In addition to the usual youth hostels and business hotels, you can find several kinds of uniquely Japanese accommodation, ranging from rarefied ryokan inns to strictly functional capsule hotels and utterly over-the-top love hotels.
When reserving any Japanese accommodations, bear in mind that many smaller operations may hesitate to accept foreigners, fearing language difficulties or other cultural misunderstandings. This is to some extent institutionalized: large travel agency databases note the few hotels are prepared to handle foreigners, and they may tell you that all lodgings are booked if only these are full.Instead of calling up in English, you may find it better to get a Japanese acquaintance or local tourist office to make the booking for you. Alternatively, for cheap Internet rates, Rakuten's English search tool (http://travel.rakuten.co....) is a valuable utility. Note that prices are almost always given per person not per room. Otherwise, you may have a rather unpleasant shock when your party of five tries to check out..
When checking in to any type of accommodation, the hotel is, by law, required to make a copy of your passport unless you are a resident of Japan. It is a good idea, especially if you are travelling in groups, to present the clerk a photo copy of your passport to speed up check-in. Aside from this, remember that Japan is mostly a cash only country, and credit cards are usually not accepted in smaller forms of accommodation, including, but not limited to, small business hotels. Bring enough cash to be able to pay in advance.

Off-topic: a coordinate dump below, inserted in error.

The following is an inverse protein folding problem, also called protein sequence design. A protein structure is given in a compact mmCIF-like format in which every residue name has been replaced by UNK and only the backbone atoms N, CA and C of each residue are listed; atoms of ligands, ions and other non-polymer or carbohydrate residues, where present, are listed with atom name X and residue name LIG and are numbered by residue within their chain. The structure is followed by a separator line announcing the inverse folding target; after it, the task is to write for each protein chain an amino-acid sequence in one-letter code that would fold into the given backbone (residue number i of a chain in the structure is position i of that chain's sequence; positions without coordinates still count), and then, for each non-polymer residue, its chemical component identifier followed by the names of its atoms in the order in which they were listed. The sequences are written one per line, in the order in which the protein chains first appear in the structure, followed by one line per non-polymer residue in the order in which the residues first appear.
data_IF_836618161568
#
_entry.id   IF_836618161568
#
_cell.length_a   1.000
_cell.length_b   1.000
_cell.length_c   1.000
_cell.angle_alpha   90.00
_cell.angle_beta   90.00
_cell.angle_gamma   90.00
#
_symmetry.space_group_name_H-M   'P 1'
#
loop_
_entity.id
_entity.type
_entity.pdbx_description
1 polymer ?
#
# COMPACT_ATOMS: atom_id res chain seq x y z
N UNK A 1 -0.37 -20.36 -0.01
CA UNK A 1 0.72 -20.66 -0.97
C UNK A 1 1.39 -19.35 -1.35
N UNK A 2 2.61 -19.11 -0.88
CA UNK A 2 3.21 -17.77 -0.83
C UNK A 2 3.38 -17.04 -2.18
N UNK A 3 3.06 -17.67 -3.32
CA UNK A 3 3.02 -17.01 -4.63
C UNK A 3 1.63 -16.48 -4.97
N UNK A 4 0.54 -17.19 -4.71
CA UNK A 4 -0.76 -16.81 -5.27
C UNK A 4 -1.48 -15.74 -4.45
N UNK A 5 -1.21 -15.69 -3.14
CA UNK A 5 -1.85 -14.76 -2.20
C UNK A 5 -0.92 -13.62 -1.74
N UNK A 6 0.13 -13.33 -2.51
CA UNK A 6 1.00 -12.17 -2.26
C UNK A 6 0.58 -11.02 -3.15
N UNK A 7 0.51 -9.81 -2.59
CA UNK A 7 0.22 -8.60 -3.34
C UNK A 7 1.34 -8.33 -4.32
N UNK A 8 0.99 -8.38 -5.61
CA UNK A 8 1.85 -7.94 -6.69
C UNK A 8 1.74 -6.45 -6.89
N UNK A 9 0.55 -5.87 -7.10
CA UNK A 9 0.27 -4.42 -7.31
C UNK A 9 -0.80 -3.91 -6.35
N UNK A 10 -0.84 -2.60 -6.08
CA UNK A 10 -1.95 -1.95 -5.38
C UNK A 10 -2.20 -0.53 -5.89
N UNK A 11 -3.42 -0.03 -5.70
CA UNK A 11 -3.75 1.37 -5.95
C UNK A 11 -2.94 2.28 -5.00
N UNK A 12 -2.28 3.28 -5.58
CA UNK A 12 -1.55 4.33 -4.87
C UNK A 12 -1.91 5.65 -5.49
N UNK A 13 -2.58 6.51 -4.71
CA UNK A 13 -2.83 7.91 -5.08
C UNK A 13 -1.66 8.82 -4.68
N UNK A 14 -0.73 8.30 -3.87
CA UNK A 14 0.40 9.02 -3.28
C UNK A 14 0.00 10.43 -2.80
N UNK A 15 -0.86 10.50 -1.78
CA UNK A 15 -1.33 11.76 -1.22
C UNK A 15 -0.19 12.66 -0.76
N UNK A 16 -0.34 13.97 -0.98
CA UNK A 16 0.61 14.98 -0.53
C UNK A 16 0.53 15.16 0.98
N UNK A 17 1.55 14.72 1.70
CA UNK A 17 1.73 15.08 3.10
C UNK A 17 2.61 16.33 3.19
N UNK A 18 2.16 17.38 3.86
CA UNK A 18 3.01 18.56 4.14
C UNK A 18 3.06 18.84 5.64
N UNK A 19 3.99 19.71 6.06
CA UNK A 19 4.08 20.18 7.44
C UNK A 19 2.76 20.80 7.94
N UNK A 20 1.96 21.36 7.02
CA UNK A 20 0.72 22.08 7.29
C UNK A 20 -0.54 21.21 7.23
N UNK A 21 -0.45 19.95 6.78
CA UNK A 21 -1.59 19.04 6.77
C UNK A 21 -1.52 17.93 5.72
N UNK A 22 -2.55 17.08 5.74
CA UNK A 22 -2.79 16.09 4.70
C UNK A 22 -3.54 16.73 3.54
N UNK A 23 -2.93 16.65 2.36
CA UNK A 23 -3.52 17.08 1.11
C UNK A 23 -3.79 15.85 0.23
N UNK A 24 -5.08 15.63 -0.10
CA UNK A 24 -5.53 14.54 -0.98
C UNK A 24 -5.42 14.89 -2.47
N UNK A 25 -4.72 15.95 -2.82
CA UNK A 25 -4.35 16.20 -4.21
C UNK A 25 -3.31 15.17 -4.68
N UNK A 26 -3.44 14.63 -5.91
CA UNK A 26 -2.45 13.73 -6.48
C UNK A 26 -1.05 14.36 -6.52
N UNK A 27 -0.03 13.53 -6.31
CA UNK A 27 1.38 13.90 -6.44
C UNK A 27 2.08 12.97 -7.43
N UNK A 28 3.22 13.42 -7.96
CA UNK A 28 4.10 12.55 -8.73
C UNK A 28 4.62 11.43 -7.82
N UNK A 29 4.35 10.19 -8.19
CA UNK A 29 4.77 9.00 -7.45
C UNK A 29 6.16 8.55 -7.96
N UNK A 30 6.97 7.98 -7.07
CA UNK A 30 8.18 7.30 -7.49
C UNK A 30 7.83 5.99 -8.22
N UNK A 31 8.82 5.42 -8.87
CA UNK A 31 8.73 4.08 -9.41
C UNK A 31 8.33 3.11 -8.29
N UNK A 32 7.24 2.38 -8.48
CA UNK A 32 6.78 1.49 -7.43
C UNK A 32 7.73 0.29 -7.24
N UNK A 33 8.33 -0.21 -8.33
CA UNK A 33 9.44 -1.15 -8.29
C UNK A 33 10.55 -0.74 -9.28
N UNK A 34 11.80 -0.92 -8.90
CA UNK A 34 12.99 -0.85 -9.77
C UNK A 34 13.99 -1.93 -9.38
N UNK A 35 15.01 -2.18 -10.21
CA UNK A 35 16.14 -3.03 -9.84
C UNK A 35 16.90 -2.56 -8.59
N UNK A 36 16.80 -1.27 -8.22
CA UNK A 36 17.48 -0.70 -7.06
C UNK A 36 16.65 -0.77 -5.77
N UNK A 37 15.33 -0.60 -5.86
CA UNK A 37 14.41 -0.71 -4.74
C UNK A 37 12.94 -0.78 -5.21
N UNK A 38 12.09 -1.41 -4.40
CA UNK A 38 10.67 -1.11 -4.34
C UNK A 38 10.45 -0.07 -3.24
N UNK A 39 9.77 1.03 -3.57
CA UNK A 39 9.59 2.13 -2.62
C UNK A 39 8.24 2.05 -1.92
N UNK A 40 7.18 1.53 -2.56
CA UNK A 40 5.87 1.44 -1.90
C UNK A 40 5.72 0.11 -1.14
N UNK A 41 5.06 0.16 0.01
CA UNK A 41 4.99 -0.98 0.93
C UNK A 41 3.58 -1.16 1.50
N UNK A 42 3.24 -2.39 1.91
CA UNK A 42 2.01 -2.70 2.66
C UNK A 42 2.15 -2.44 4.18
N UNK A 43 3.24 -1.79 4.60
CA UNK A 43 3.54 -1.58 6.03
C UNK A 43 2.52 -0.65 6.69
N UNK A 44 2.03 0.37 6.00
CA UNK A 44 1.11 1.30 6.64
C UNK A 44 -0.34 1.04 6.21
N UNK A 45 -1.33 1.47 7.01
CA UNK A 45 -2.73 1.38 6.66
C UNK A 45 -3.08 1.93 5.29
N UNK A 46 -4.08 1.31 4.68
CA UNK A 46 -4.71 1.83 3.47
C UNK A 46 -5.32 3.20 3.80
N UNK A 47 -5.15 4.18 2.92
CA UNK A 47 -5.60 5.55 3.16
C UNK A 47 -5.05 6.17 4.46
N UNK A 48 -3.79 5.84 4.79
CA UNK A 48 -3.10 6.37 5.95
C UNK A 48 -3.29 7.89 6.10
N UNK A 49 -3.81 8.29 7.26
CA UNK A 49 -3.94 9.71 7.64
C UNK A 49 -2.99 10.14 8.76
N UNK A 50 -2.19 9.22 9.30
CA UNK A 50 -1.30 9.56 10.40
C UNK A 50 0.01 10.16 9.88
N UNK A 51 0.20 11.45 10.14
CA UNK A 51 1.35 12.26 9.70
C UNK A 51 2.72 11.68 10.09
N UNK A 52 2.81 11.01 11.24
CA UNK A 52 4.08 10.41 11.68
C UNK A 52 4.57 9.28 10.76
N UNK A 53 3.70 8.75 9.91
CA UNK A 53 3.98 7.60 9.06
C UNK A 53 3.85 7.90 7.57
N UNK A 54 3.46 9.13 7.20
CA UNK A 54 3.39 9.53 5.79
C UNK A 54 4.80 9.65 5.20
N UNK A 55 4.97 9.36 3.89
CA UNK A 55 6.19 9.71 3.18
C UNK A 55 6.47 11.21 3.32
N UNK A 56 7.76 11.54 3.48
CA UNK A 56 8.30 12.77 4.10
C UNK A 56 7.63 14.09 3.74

One thing to beware in wintertime: traditional Japanese houses are designed to be cool in summer, which all too often means that they are freezing cold inside in winter. Bulk up on clothing and make good use of the bathing facilities to stay warm; fortunately, futon bedding is usually quite warm and getting a good night's sleep is rarely a problem.
While accommodation in Japan is expensive, you may find that you can comfortably use a lower standard of hotel than you would in other countries. Shared baths will usually be spotless, and theft is very unusual in Japan. Just don't expect to sleep in late: check-out time is invariably 10 AM, and any extensions to this will have to be paid for.
You may have difficulty finding rooms at the busiest holiday times, such as "Golden Week" at the beginning of May; and prices are commonly higher on Saturday nights. But Toyoko-inn business hotels in towns not listed in your guidebook often have vacancies, and their website (http://www.toyoko-inn.com/eng/) is excellent.
Western-branded hotels are rare outside Tokyo and Osaka; elsewhere, it's Japanese brands like JAL/Nikko (http://www.jalhotels.com), Rihga Royal (http://www.rihga.com/) and Prince (http://www.princehotels.com) that rule the roost. Full-service five-star hotels can turn pampering into an artform, but tend to be rather bland and generic in appearance, despite steep prices starting from Â¥20,000 per person not per room. However, there are several types of uniquely Japanese and far more affordable hotels: